Business
judy wawira

Favorite proposals for this user

* Accessibility Evangelism for the Non-Specialist

So, you probably know why accessibility is important already (and if you don't we can talk about that a little too!). Maybe your blind friend uses your app, or you're super passionate about W3C standards. But you're having a hard time getting that idea across to the other people working on your project. How do you motivate people to work on accessibility, and change the perception that it's hard and obscure? This talk will draw from the toolboxes of accessibility evangelists and community managers. We'll discuss a range of strategies to help contributors understand the value of accessibility, and help you incentivize contributions in this area.
Culture 2014-04-11 03:04:28 +0000
Katherine Mancuso

* Fix Code, Delete Docs

Educators, authors, and co-workers are constantly demanding more code comments and documentation, yet none of them ever update it. The comments lie, the documentation exists in three variants, and still nobody knows how to make the code do the right thing.
Chemistry 2014-04-04 08:03:19 +0000
Eric Wilhelm

* From the Inside Out: How Self-Talk Affects Your Community

Identifying and discouraging negative self-talk is a simple thing, but it can have a huge impact on your community in a positive way. It increases self-confidence, improves morale, and generally results in happier, more productive community participants. This, in turn, will make you happy.
Culture 2014-04-04 16:50:29 +0000
Kat Toomajian

* How Not to Be Lonely: An Extrovert's Guide to Working Alone

I have two batteries (you may have more). My work battery governs my ability to be productive. My life battery governs my
 ability to be happy. Learning to care for my batteries was the most critical aspect of my success with remote work.
Culture 2014-04-07 15:21:44 +0000
Jeremy Flores

* How to win friends and influence people (while demo'ing your software)

No matter how cool your software is, demonstrating it to potential customers effectively takes focus and a lot of attention to detail. This sounds like common sense, but the demo is part performance, part conversation, part clairvoyance, and part determination.
Cooking 2014-04-04 05:36:22 +0000
chris mccraw

* Learn by Making: How We Construct Our Knowledge and Skills

We learn by making things, sharing them, discussing them, and reflecting on them. Let's talk about the intersection of making and education, including constructionism, sharing what you make online, and more.
Culture 2014-03-06 00:25:24 +0000
Josh Bancroft

* Metrics-Driven OSS Advocacy: Watching the Conversion Funnel

This talk will address the challenges of tracking open source project metrics and its limitations, presented from the perspective of an engineer who was specifically hired to advocate and grow strong communities around existing open source projects. Using Dave's work at Twitter as a case study, it will introduce how metrics have driven a monthly strategy for advocacy for the Apache Mesos project. The talk will address how a conversion funnel can be an effective model of evaluating and communicating where growth occurs in a project and its potential impact.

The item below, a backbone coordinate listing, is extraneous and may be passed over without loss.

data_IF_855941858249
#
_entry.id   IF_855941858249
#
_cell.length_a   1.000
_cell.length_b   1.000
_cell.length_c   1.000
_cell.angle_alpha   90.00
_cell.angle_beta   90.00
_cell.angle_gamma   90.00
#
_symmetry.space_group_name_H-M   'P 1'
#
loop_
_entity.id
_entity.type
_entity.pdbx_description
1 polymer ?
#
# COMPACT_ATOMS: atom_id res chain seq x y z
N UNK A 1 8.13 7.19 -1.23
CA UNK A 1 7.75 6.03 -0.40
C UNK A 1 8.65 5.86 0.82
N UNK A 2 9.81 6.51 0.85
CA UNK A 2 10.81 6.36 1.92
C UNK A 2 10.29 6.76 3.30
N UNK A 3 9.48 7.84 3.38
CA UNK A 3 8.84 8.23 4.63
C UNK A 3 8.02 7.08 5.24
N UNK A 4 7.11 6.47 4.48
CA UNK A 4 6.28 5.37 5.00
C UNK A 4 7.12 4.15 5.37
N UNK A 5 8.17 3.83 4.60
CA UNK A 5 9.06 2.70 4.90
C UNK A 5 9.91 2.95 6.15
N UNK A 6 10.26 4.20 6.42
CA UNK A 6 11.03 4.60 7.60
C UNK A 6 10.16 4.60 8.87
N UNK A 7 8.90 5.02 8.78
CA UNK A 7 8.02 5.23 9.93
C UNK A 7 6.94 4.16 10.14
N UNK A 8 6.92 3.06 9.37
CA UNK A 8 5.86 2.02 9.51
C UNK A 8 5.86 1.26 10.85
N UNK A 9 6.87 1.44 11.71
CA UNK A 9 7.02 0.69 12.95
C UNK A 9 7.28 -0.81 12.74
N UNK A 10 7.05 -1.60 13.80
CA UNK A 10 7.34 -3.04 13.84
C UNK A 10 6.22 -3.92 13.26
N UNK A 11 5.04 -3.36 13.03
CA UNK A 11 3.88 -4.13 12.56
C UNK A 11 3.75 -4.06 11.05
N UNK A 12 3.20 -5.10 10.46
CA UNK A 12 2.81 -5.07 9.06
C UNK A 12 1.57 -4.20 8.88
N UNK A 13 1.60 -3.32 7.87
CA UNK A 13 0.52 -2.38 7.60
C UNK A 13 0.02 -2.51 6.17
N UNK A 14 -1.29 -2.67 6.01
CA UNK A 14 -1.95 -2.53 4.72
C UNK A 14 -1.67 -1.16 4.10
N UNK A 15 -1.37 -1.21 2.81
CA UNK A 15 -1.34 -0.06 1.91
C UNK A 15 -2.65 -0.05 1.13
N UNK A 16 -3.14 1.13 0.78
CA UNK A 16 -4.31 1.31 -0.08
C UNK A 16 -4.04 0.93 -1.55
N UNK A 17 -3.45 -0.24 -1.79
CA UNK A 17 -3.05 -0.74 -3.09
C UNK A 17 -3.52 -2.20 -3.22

Business 2014-04-05 05:13:33 +0000
Dave Lester

* Open Source & Small Business Community - A Case Study

For small businesses and cash-strapped freelancers, the promise of Free and Open Source software is obstructed by a geeky barrier of terminology, code, and downright snobbery. Let's talk about how to change that, using a real-life case study.
Business 2014-04-11 03:02:51 +0000
Anca Mosoiu

* Rethinking the Single Page Web Application

We were promised a glorious future with RESTful APIs, clients with lighting fast JavaScript engines, and an end to sending UI from the server. Now your project is late, the technical debt is piling up, and you're thinking that hey, Rails wasn't awful. Let's talk about when it's a good idea to build a single page, client side app, and when it's not. I'll be drawing from my experience building a single-app to manage an enterprise software as a service product. Before you jumped into Backbone, Ember, or Angular, you needed to think through the APIs you have, and still had to build. You need to look at the interactions in your UI. You need to figure out where and how your users will access the application.
Cooking 2014-04-11 08:57:43 +0000
Bill Humphries

* Scaling Open Source Outreach

In 2013, we ran a dozen open source outreach events at college campuses and reached hundreds of students, but for every event we ran there were more invitations we didn't have the resources to accept. In 2014, we're focused on scaling our workshops that so that community organizers everywhere can use our materials and welcome more people into open source. In this talk, we'll discuss what works and what doesn't when it comes to scaling community outreach.
Culture 2014-04-04 19:39:12 +0000
Shauna Gordon-McKeon

* Technically Pretty

Presenting as both technical and professionally-female is a difficult tightrope to walk. Join us for this talk on how to work your own style into something the suits will respect.
Business 2014-03-21 05:44:44 +0000
H. Waterhouse

* The Ultimate Context Switch: Ways to hotwire your brain to learn new programming languages/concepts.

Learning a new programming language and its constructs and conventions is difficult, but we make it even more difficult for ourselves. I'll give some techniques which circumvent the problem of learning something new.
Cooking 2014-04-07 18:00:44 +0000
Gloria W

* The Virtuous Cycle of an Open Source Agency

Get involved in an open source community, write cutting edge code, do right by your clients, and make a decent living in the process.
Business 2014-04-11 16:03:45 +0000
Lev Tsypin

* Web Design is a Process

Nobody puts IA in a corner! Web design and development does not start with Photoshop or end with a commit. It is all the stuff in between that matters. Get ready to get your hands dirty in this workshop exploring all the facets that make up the field of "web design".
Business 2014-04-05 02:22:54 +0000
Morten Rand-Hendriksen